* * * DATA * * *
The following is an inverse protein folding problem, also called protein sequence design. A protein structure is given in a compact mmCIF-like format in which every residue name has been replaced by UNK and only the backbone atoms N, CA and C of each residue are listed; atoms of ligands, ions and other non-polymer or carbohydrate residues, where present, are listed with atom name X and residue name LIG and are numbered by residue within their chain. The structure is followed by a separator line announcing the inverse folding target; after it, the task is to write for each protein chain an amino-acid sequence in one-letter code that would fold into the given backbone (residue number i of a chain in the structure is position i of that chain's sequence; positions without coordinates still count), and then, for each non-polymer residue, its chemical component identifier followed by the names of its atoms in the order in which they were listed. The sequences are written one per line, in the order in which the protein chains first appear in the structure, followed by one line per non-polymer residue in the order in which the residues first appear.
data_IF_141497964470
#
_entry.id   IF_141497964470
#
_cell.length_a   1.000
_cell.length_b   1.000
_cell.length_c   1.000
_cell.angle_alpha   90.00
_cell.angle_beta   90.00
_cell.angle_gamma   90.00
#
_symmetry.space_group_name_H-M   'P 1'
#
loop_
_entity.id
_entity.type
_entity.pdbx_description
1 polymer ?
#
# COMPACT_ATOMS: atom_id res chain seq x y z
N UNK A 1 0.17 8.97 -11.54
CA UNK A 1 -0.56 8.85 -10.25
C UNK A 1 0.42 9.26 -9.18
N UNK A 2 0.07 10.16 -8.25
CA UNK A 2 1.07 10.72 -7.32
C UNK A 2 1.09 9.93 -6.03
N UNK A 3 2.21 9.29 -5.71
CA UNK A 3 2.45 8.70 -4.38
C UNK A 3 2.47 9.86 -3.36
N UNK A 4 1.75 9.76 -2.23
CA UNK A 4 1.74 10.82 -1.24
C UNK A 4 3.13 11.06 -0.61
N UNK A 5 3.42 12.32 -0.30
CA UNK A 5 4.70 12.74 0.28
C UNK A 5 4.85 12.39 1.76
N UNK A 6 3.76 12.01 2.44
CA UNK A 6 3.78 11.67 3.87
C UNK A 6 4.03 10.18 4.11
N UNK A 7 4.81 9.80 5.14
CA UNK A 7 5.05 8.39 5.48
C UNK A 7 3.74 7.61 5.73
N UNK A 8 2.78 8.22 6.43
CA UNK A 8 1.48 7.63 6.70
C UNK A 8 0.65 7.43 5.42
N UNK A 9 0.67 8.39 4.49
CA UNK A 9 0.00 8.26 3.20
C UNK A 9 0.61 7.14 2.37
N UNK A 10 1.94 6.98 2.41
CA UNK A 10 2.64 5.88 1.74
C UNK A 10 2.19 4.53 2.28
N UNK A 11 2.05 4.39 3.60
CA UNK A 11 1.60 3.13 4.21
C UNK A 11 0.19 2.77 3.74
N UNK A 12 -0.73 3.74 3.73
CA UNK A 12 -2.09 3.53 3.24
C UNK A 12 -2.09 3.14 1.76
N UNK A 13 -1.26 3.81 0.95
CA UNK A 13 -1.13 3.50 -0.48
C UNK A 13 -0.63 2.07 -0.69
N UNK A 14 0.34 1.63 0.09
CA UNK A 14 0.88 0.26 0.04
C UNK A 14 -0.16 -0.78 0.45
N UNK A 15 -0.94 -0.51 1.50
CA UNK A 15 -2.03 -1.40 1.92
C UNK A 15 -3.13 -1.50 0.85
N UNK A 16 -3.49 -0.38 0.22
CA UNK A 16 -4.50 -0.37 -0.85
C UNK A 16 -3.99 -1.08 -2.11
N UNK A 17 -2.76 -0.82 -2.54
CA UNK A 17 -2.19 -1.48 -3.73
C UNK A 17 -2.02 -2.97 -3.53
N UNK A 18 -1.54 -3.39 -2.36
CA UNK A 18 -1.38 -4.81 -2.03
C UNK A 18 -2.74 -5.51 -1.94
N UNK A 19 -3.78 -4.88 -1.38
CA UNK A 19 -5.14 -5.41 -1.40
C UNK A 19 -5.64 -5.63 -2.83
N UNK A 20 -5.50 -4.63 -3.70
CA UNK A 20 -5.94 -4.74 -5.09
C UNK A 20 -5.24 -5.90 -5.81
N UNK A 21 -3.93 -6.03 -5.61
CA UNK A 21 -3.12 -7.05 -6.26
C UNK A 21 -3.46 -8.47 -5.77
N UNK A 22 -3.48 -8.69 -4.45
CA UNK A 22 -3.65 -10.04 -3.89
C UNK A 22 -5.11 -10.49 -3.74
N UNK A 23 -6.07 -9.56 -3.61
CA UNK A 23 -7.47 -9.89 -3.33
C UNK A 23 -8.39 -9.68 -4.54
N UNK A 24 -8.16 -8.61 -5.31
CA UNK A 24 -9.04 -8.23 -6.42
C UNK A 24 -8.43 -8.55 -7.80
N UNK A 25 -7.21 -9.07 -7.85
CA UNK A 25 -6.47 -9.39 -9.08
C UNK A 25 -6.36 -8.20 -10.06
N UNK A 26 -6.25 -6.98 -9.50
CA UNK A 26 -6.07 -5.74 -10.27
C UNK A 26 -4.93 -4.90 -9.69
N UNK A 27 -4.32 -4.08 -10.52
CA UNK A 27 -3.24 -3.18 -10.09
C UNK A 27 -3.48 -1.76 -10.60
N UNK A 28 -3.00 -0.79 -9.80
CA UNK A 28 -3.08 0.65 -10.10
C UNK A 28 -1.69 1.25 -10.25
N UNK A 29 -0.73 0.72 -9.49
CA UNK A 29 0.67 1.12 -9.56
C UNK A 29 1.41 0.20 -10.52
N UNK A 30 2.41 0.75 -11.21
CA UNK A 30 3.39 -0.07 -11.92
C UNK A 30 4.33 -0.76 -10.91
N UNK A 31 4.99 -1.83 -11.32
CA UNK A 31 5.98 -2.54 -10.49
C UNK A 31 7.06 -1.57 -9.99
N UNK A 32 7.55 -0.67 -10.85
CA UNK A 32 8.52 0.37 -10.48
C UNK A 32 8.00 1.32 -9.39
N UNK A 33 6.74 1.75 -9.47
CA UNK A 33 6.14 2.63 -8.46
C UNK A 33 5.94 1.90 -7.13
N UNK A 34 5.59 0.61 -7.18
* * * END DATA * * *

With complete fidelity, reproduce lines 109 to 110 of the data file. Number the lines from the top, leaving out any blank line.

N UNK A 30 2.41 0.75 -11.21
CA UNK A 30 3.39 -0.07 -11.92